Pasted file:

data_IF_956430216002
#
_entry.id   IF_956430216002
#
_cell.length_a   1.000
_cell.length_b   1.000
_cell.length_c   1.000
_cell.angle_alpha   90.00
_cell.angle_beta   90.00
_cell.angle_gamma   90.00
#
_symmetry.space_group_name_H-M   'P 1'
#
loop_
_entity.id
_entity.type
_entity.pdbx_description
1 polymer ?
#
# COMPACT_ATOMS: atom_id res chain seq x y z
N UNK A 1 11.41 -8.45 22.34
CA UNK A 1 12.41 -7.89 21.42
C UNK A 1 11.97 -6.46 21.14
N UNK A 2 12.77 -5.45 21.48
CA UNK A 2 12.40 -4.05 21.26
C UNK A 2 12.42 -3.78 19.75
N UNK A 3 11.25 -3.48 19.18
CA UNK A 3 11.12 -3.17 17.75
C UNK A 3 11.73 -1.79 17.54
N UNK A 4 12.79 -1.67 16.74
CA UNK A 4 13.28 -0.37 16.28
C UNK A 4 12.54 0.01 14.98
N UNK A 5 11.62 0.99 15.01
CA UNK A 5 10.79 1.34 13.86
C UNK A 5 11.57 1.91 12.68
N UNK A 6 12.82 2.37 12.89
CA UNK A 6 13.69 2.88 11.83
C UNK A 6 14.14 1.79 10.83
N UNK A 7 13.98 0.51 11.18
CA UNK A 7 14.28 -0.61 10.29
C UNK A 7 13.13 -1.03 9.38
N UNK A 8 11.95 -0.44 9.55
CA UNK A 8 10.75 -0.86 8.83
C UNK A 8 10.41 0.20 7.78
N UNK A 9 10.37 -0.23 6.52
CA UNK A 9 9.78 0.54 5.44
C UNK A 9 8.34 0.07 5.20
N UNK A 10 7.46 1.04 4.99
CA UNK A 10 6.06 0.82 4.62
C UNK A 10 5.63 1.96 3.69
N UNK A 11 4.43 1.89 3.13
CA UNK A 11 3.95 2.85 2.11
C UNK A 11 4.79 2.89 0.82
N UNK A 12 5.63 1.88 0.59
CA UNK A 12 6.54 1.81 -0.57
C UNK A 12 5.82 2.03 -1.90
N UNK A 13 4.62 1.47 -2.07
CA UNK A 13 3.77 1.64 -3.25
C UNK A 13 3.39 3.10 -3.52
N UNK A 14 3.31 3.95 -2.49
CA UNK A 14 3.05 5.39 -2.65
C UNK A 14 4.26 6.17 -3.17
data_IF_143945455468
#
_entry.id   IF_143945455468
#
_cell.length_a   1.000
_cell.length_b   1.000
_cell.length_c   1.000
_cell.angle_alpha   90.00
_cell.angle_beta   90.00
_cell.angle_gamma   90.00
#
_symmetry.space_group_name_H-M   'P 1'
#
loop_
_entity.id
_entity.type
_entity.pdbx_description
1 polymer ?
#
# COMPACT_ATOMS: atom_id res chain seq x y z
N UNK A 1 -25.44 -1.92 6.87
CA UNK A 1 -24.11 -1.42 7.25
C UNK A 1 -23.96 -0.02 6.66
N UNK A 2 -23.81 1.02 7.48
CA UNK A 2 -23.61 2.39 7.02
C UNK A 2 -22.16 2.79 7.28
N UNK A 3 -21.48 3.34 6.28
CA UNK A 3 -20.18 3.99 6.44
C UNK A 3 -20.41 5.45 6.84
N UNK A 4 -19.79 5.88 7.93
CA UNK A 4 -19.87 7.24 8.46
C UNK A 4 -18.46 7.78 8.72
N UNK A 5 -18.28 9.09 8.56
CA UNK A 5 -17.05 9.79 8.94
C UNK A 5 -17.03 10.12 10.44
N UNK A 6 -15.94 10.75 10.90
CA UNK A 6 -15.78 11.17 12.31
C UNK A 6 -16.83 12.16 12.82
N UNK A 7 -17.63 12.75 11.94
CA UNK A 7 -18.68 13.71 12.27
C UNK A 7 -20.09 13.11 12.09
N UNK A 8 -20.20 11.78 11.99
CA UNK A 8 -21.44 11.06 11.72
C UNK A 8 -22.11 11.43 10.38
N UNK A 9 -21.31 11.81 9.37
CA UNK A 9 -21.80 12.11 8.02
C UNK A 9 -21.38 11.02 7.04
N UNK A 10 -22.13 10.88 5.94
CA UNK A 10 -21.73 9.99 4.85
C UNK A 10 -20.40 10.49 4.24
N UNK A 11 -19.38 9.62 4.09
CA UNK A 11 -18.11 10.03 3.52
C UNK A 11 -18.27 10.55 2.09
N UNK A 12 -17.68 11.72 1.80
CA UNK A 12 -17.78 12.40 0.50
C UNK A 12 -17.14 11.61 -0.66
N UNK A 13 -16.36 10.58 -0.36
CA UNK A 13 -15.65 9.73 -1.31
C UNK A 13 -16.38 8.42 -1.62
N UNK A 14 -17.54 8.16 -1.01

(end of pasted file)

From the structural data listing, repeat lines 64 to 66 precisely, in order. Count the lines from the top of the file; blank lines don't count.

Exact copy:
#
_entry.id   IF_143945455468
#